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Panel Stratification In Meta-Analysis Of Economic Studies: An Investigation Of Its Effects In The Recreation Valuation Literature

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  • Rosenberger, Randall S.
  • Loomis, John B.

Abstract

Statistical summarizations of literature review databases using meta-regression analysis provide insight into the differences in past estimates of economic variables such as benefits and price elasticities. The panel nature of the data is an issue that has not received adequate attention in past meta-analyses. This paper conceptually and empirically explores the complexity of stratifying data into panels that model the potential correlation and heterogeneity of past outdoor recreation benefit research. Although our tests of three stratifications of the data did not discern panel effects, the inherent complexity of the data maintains a strong presumption of heterogeneous strata.

Suggested Citation

  • Rosenberger, Randall S. & Loomis, John B., 2000. "Panel Stratification In Meta-Analysis Of Economic Studies: An Investigation Of Its Effects In The Recreation Valuation Literature," Journal of Agricultural and Applied Economics, Southern Agricultural Economics Association, vol. 32(3), pages 1-12, December.
  • Handle: RePEc:ags:joaaec:15310
    DOI: 10.22004/ag.econ.15310
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    File URL: http://ageconsearch.umn.edu/record/15310/files/32030459.pdf
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    References listed on IDEAS

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    1. Richard T. Carson & Nicholas E. Flores & Kerry M. Martin & Jennifer L. Wright, 1996. "Contingent Valuation and Revealed Preference Methodologies: Comparing the Estimates for Quasi-Public Goods," Land Economics, University of Wisconsin Press, vol. 72(1), pages 80-99.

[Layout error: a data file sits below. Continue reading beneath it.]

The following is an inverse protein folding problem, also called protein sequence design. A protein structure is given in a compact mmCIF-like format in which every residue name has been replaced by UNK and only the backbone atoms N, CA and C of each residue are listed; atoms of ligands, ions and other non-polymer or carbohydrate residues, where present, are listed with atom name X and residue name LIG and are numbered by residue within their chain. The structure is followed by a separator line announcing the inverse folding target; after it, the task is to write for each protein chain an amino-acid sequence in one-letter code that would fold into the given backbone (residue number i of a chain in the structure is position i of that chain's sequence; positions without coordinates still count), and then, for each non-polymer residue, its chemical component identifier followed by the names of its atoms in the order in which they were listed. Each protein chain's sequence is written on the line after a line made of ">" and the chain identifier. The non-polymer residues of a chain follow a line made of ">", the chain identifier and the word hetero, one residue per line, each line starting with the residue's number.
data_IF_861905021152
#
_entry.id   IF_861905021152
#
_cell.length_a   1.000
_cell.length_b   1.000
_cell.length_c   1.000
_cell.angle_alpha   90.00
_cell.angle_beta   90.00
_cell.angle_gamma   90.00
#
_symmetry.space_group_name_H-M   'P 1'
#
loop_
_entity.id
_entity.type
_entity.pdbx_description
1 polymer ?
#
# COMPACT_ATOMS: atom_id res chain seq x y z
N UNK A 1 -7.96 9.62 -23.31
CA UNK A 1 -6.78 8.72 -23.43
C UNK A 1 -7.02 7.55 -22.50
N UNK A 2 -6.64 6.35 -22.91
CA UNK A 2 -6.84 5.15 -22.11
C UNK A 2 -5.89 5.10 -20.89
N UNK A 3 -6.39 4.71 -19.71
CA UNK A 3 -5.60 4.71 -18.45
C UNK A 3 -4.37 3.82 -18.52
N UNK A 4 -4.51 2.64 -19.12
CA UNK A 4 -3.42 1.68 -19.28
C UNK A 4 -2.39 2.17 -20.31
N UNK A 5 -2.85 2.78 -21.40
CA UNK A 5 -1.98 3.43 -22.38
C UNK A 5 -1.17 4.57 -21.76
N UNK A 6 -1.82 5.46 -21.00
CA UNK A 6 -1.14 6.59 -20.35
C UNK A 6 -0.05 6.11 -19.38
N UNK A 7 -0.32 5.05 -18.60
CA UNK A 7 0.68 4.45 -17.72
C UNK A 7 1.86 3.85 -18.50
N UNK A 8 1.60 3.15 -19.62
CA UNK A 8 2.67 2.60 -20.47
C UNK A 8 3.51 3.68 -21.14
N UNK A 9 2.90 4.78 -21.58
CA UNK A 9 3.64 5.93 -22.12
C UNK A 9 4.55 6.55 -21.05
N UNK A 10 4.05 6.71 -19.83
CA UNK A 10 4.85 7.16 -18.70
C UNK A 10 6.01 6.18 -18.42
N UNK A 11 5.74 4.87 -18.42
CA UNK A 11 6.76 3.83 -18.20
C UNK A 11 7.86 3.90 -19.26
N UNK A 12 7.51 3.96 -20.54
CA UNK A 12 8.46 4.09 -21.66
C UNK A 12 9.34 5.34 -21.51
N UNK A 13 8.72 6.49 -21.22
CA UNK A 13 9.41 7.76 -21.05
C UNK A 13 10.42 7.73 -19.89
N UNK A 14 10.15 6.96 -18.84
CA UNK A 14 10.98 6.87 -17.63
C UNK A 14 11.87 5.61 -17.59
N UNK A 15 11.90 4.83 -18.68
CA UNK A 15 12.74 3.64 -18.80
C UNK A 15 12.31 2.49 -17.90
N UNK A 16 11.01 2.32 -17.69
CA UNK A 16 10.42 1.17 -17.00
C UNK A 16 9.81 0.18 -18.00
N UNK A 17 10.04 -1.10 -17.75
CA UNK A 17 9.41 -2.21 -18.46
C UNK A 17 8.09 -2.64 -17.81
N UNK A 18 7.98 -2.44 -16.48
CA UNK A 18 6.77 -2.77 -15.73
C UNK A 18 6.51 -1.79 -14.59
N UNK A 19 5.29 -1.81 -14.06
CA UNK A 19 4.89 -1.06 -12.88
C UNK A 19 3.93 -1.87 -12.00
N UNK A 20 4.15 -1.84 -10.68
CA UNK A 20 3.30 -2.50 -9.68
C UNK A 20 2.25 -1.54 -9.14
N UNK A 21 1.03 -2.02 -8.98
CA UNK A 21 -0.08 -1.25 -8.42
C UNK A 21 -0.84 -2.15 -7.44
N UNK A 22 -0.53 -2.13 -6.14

2. Jeffrey Englin & Trudy Cameron, 1996. "Augmenting travel cost models with contingent behavior data," Environmental & Resource Economics, Springer;European Association of Environmental and Resource Economists, vol. 7(2), pages 133-147, March.
    3. Loomis, John B., 1997. "Panel Estimators To Combine Revealed And Stated Preference Dichotomous Choice Data," Journal of Agricultural and Resource Economics, Western Agricultural Economics Association, vol. 22(2), pages 1-13, December.
    4. Thomas C. Brown & Patricia A. Champ & Richard C. Bishop & Daniel W. McCollum, 1996. "Which Response Format Reveals the Truth about Donations to a Public Good?," Land Economics, University of Wisconsin Press, vol. 72(2), pages 152-166.
    5. T. D. Stanley & Stephen B. Jarrell, 2005. "Meta-Regression Analysis: A Quantitative Method of Literature Surveys," Journal of Economic Surveys, Wiley Blackwell, vol. 19(3), pages 299-308, July.
    6. Loomis, John B. & White, Douglas S., 1996. "Economic benefits of rare and endangered species: summary and meta-analysis," Ecological Economics, Elsevier, vol. 18(3), pages 197-206, September.
    7. William H. Desvousges & F. R. Johnson & H. S. Banzhaf, 1998. "environmental policy analysis with limited information," Books, Edward Elgar Publishing, number 1328.
    8. Smith, V. Kerry & Osborne, Laura L., 1996. "Do Contingent Valuation Estimates Pass a "Scope" Test? A Meta-analysis," Journal of Environmental Economics and Management, Elsevier, vol. 31(3), pages 287-301, November.
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    Keywords

    Resource /Energy Economics and Policy;

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